Stalin By Picasso shown at Socialist Forum

“If they had been here I would have looked down upon both of them – even without heels” – filmstill from Stalin by Picasso or Portrait of Woman with Moustache by Lene Berg

On December 1 2012 we’ll do a brief presentation of the Sunshine Socialist Cinema and screen the film Stalin by Picasso or Portrait of Woman with Moustache by Lene Berg during the Socialist Forum 2012 in Stockholm. The screening takes place at 15.45 in the ABF house at Sveavägen 41.

In 1953 Joseph Stalin died. Pablo Picasso was asked to draw a portrait of Stalin for a commemorative issue of the French Communist weekly Les Lettres françaises, which was edited by Louis Aragon, a friend of Picasso. The drawing provoked strong reactions from the French Communist Party, and the party’s Central Committee published a condemnation of both Picasso and Aragon on the front-page of the daily L’Humanité. The major criticism of the portrait was that the style in which it was drawn did not do justice to “the moral, spiritual, and intellectual personality of Stalin”.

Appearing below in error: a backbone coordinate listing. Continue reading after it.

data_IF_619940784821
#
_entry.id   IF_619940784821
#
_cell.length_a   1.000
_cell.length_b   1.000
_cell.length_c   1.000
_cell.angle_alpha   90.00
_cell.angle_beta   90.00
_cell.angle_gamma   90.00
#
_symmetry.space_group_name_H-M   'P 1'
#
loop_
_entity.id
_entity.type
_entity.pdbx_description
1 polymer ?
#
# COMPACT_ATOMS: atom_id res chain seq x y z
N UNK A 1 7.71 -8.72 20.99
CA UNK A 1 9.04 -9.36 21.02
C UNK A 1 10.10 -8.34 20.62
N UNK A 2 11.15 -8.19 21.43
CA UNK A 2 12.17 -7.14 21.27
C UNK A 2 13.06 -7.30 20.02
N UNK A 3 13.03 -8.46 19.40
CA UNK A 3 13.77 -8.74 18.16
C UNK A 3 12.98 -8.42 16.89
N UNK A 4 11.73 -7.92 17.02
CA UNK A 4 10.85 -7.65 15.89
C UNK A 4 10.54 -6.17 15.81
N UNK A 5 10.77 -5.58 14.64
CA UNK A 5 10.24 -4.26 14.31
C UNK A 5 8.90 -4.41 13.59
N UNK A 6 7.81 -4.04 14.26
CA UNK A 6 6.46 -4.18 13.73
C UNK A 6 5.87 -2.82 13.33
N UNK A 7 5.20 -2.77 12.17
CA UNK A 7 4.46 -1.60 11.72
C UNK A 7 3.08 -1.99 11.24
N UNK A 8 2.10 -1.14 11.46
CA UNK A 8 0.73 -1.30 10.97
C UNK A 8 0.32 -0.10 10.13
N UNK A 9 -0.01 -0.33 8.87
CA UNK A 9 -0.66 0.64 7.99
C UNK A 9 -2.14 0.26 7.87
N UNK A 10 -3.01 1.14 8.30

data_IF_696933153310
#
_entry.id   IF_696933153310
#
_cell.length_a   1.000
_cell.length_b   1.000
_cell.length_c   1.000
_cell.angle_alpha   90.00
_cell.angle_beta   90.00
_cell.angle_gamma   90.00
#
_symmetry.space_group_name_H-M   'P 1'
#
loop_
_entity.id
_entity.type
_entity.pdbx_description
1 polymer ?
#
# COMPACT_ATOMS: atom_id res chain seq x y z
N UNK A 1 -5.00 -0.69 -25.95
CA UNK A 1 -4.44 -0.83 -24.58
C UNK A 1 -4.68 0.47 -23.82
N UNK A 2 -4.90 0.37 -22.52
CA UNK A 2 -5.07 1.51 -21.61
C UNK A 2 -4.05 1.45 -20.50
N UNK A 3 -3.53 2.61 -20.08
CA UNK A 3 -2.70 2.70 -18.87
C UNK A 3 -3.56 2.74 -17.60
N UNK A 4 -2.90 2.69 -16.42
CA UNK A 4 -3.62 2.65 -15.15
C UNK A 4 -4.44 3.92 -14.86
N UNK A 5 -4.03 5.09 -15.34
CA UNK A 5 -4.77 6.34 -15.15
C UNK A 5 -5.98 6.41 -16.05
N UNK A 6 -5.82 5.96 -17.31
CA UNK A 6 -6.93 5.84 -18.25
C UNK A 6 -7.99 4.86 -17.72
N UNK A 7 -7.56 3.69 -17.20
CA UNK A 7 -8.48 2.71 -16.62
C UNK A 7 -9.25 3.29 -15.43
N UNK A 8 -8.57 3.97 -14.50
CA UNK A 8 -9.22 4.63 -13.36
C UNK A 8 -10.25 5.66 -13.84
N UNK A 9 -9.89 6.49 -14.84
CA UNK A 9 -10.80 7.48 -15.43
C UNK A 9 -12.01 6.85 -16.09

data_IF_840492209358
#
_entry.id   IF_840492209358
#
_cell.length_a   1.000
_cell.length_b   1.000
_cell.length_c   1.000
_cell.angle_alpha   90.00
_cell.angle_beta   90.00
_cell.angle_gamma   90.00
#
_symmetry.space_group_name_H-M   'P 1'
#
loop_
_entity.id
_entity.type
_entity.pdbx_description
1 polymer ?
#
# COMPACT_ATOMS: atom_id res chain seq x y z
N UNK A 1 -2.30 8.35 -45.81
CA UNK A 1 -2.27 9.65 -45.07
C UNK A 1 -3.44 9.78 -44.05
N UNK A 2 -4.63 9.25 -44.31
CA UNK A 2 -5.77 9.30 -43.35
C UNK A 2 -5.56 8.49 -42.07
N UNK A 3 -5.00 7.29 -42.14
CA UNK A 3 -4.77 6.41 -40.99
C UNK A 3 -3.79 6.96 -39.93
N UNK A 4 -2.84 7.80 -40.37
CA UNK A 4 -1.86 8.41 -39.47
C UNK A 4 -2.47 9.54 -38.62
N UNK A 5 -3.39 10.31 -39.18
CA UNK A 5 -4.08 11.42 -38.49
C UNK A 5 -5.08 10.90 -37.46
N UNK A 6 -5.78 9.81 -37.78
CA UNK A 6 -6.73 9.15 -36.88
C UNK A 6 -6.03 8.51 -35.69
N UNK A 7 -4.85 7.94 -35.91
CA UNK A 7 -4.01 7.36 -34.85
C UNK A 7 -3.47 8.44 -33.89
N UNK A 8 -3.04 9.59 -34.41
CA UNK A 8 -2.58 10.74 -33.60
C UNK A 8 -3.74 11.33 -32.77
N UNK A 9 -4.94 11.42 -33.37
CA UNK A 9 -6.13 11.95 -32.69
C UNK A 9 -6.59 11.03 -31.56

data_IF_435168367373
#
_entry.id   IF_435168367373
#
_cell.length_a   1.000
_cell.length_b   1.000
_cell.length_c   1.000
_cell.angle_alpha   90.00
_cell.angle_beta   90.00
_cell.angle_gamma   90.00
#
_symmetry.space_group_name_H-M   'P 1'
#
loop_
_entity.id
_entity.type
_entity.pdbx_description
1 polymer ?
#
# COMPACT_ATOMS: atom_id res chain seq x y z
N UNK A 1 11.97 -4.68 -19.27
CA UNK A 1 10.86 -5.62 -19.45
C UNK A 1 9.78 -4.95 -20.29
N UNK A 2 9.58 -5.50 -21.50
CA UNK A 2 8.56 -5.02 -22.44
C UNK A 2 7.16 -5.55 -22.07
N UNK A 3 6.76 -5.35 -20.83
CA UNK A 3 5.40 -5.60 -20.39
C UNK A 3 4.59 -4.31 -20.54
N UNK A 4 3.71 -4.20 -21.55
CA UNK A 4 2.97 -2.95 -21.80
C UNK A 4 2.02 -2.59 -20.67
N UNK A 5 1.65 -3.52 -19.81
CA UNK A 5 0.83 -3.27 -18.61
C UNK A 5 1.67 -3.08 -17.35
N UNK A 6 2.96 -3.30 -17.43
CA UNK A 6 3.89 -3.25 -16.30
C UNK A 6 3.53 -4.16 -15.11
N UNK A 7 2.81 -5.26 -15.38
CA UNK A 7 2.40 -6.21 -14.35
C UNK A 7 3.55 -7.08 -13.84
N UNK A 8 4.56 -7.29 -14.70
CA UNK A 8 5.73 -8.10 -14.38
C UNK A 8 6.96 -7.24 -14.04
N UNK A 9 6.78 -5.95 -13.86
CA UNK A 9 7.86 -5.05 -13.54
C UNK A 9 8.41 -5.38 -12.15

Stalin by Picasso or Portrait of Woman with Moustache consists of a video, a book and three façade-banners. The project deals with the so-called ‘Portrait Scandal’, or `L’affaire du Portrait`, which later has been named the first consequence of Joseph Stalin’s death in 1953. It centers around two great, short men and a drawing that created strong reactions. On one level, it is about how two icons from the 20th Century, Stalin and Picasso, once were perceived and how much their public personas have changed since then. On another level, it is about art and artistic freedom, or un-freedom, and of ways of reading and using images, particularly images of so-called great men. But perhaps the most interesting aspect of this anecdote from the beginning of the Cold War, is how one simple charcoal drawing can initiate so many feelings, discussions and intrigues as this one did – both in 1953, and in 2008.

The reactions towards Picasso’s drawing in 1953 expressed a need to control what was
presented in public, and strong demands for obedience towards common beliefs in something